The goodness/adoption paradox

The goodness/adoption paradox surfaces if, for fun, we separate goodness (from the expert's point of view) from the factors that drive adoption. From the expert point of view, better technologies existed for publishing and networking than Tim Berners-Lee's Web. Ted Nelson and Doug Engelbart talked about and demoed them for decades. But those “better” ideas were demandind in ways that would have raised barriers to adoption in 1991. At best they would have cost more to build and taken more time to engineer. We can't know whether those additional barriers would have prevented the Web from succeeding or merely change its ascension. It's also possible these alternative web designs might have had advantages that Berners-Lee's Web didn't have, which would have positively impacted adoption.

As I was watching and writing about Bill Buxton's talk on ubiquitous computing, I had Scott Berkun's idea of the goodness/adoption paradox from The Myths of Innovation in the back of my mind. I couldn't quite put my finger on why, but I now think it was the idea of seamless transitions. In Buxton's narrative of getting out of a car, the transition from voice control to a user interface was certainly seamless. Another example I can think of is having a thermostat change the temperature of your house as you get closer to home (PDF).

But I can think of other examples that aren't so seamless, but do help ease transitions. Netflix, for example, lets me pick up where I left off when I move from my phone to my computer. Dropbox helps me move files between devices and platforms with ease. While both of these transitions are better than they were before, I don't think that either of them are seamless. On the contrary, I'd say they are decidedly seamful. In fact, I'd say that Dropbox places itself right along the seam between different platforms. I'd also say that it's seamfulness is exactly what makes it superior to a seamless solution like iCloud. Dropbox makes it absolutely clear what is going on: it exposes the seam. With iCloud what is being synced is so seamless that I have to idea what is backed up (or indeed how I recover that data when I upgrade my device).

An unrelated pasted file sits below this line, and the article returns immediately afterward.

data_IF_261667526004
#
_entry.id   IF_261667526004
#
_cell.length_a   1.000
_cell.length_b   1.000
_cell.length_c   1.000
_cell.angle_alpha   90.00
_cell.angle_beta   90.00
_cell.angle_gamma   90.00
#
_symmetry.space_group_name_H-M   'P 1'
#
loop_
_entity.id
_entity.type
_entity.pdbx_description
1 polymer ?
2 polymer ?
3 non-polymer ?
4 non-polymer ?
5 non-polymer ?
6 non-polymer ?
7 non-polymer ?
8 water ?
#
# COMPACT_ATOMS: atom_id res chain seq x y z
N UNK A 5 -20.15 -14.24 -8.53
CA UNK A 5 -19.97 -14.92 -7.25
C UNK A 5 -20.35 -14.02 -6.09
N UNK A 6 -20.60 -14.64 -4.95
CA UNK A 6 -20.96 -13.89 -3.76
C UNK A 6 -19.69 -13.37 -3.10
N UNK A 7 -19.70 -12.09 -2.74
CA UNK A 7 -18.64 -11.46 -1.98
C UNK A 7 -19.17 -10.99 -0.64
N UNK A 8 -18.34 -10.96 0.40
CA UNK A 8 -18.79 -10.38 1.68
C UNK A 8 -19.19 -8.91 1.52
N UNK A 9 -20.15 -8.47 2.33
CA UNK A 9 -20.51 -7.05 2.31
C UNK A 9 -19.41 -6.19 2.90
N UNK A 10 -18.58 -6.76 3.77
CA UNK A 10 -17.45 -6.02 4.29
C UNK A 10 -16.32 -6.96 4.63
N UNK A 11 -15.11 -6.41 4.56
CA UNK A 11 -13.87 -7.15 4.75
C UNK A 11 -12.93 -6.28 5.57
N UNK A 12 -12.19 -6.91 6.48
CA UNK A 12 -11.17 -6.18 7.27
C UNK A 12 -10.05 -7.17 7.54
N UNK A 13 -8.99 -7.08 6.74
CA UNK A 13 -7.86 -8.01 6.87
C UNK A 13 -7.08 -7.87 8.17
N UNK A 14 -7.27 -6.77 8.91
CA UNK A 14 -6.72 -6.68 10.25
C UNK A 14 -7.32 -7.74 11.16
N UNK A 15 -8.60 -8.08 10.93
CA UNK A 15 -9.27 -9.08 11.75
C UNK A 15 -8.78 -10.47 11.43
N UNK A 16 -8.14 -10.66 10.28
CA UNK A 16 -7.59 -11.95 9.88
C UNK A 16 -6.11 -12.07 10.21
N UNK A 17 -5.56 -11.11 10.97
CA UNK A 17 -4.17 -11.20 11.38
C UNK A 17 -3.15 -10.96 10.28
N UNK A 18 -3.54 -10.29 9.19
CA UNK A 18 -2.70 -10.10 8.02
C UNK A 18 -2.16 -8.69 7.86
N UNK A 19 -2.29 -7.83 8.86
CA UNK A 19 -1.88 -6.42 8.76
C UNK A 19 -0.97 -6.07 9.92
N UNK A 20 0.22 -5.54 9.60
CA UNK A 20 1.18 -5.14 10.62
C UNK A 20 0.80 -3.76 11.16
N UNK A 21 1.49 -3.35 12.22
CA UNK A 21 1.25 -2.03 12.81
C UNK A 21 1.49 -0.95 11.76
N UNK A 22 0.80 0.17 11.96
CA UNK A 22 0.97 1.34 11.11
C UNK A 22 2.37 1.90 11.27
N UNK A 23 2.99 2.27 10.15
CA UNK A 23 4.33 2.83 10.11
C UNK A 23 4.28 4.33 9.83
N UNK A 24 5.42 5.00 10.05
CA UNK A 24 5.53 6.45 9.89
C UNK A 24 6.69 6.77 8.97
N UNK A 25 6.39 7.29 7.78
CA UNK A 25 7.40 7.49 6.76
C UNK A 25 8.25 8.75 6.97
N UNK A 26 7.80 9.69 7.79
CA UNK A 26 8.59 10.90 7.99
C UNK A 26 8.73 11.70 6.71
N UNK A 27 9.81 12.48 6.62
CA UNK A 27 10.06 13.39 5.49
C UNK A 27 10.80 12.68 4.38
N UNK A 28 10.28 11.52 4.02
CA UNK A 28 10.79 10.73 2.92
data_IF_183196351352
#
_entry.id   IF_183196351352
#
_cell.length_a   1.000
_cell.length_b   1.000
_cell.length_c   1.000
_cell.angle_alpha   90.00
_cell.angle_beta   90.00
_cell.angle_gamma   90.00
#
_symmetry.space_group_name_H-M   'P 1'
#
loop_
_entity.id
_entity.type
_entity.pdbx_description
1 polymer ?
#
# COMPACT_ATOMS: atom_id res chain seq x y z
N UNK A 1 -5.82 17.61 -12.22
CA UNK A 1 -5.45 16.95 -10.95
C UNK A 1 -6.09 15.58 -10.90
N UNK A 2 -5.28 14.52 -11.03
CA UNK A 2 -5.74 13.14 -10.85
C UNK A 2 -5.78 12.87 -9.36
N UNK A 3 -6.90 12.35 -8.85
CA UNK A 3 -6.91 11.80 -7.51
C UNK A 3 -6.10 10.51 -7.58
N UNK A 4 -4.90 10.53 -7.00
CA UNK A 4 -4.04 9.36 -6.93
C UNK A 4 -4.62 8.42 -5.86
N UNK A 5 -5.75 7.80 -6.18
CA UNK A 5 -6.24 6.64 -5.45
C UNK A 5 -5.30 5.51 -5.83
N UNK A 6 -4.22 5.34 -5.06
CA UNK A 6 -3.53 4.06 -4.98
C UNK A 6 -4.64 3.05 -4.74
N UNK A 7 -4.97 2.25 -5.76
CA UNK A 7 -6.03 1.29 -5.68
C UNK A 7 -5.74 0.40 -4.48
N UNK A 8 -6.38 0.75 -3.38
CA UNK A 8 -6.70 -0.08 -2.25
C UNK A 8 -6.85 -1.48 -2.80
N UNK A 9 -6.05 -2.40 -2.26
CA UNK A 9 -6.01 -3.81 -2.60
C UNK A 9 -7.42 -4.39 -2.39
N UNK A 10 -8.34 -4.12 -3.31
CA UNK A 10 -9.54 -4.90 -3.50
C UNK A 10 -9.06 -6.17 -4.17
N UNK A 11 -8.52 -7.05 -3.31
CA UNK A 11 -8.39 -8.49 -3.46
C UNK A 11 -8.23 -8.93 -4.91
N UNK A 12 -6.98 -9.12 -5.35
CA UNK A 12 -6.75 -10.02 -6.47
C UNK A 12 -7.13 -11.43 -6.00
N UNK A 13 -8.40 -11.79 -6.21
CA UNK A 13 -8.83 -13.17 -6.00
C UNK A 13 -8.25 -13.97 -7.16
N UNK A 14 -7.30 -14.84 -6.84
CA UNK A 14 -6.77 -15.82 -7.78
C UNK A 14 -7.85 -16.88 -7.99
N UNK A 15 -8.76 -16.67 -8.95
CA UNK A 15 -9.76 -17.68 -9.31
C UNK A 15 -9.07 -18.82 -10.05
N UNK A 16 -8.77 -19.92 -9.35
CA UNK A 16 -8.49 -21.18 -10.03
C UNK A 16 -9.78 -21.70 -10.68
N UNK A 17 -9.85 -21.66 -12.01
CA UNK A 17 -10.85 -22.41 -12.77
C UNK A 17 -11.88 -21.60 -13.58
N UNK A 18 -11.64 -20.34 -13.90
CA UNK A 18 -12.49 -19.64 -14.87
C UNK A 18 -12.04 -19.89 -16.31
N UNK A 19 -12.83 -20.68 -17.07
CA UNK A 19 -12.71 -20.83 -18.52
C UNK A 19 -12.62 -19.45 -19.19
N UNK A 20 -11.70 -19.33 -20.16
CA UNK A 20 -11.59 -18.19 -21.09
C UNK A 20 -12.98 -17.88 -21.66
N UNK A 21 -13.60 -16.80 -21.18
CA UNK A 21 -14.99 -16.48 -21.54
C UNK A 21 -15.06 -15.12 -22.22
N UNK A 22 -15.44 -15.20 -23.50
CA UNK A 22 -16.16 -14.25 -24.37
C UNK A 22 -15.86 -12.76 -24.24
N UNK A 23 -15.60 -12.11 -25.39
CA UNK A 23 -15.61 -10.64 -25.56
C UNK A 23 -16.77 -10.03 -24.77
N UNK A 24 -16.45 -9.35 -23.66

These aren't seamless transitions. Perhaps they're not seamless because they've placed themselves where there was a gaping hole previously. Perhaps that will change, but I still think there is something to be said for the idea of seamfulness. I don't think it's the same as an intrusion. While the transition in the case of both Netflix and Dropbox may be obvious, it certainly doesn't feel intrusive to me.